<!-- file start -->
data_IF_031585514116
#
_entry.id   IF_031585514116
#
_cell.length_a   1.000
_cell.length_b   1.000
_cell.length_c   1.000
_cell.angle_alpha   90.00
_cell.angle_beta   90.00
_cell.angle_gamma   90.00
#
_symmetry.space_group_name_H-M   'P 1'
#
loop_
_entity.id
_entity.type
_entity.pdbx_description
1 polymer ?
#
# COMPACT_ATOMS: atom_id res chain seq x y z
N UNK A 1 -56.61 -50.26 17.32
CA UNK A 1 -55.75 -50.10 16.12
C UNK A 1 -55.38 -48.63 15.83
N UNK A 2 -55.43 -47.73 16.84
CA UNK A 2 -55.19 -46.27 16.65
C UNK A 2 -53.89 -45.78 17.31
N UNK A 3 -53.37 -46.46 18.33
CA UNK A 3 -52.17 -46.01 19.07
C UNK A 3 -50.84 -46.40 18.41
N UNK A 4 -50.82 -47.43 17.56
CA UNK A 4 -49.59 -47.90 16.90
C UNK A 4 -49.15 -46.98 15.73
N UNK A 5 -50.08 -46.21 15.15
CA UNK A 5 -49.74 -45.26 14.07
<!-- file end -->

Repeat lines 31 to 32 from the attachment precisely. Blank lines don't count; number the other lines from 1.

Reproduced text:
CA UNK A 4 -49.59 -47.90 16.90
C UNK A 4 -49.15 -46.98 15.73